Quote Originally Posted by Stu70 View Post

    A/ There was a time when the following example was considered a great concept that originated in NZ and the idea then taken up by growers in Tasmania. Plant 2-3 rows of Radiata pine close together with wide bays of 8-12 meters between for pasture production. Prune and thin the pines to ~200sph and graze underneath. The outcome was disastrous. Pasture production was OK for the first 5-8 years until shading altered pasture species composition and feed quality to the point where it was virtually of no value. The pines developed huge branches and diameter growth was so fast that timber quality was exceptionally poor. The idea has since been abandoned.

    B/ To maintain pasture quality tree stocking needs to be very low. This excludes pines for reasons of timber quality as explained. Might be possible with say blue gum at stockings of ~50sph where fast diameter growth is not detrimental to wood quality in the pruned butt log. Problem is volume production suffers considerably at such low stockings and pasture quality is still reduced later in the rotation. Best value of such a system is shelter provision during periods of extreme heat and cold. However, best productivity is either 100% grazing or 100% tree growing, agroforestry as described above will lower overall productivity. To put it simply, grow quality grass where best suited and grow trees as well managed plantations where best integrated into the agricultural landscape.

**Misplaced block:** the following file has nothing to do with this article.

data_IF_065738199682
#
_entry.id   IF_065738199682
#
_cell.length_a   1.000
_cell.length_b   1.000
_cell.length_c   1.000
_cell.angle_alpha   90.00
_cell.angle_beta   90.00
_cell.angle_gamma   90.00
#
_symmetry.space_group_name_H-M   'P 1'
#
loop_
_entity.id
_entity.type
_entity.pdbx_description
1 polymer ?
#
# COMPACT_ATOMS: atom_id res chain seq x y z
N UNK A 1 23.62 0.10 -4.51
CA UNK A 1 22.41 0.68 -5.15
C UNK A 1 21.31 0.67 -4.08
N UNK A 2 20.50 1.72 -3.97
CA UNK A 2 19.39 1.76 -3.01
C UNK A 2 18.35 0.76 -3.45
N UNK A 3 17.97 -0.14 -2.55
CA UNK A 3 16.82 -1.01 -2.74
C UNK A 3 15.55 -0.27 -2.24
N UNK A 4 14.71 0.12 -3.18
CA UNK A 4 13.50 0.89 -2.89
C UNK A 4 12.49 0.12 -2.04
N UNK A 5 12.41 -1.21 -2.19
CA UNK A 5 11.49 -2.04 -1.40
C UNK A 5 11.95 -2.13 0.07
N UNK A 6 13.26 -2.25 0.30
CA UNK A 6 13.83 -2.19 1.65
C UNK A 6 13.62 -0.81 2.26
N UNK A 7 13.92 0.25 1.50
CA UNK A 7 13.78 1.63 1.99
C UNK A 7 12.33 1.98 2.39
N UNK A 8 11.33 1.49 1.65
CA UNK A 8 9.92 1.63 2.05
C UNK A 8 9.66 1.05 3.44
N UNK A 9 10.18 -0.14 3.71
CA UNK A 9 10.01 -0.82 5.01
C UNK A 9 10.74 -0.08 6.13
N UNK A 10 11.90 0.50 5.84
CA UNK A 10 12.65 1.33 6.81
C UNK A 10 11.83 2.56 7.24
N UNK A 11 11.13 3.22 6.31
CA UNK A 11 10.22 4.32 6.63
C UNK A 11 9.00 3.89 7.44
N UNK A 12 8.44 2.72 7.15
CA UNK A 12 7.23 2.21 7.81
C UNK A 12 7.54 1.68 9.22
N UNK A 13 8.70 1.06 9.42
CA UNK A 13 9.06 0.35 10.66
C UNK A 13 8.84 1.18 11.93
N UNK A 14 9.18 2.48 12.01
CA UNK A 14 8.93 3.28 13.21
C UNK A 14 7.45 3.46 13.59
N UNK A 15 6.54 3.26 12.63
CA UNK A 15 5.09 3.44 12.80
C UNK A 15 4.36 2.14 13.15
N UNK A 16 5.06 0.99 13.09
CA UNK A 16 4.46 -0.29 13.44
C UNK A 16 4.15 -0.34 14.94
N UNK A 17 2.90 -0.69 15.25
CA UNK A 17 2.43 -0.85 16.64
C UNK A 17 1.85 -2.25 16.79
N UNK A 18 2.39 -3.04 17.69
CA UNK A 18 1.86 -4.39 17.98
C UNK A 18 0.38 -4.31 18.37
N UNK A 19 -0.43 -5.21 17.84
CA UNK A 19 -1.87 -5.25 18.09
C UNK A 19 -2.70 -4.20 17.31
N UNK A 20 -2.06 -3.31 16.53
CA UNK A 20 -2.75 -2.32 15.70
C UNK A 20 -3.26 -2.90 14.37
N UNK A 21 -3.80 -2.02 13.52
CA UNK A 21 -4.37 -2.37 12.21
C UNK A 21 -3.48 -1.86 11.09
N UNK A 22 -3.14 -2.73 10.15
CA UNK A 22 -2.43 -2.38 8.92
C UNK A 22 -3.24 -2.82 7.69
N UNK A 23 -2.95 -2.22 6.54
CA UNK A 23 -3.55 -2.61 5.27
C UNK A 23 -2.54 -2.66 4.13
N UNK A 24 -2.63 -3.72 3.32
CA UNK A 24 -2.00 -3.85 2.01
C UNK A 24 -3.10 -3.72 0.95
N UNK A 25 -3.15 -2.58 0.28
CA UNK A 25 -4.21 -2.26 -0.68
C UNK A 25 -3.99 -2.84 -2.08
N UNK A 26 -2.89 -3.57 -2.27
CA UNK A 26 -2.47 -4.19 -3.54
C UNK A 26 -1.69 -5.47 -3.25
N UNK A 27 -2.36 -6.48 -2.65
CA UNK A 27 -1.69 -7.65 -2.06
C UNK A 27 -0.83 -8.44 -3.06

Hi Stu,

    Couple of comments on the points above:

    A/ Do you have any data on the wood quality from these fast grown pines? The Kiwis have been doing work on fast-growing, dense radiata. No argument that you would have problems with broccoli trees and the need for a lot of pruning but I wonder if the wood quality issue still applies.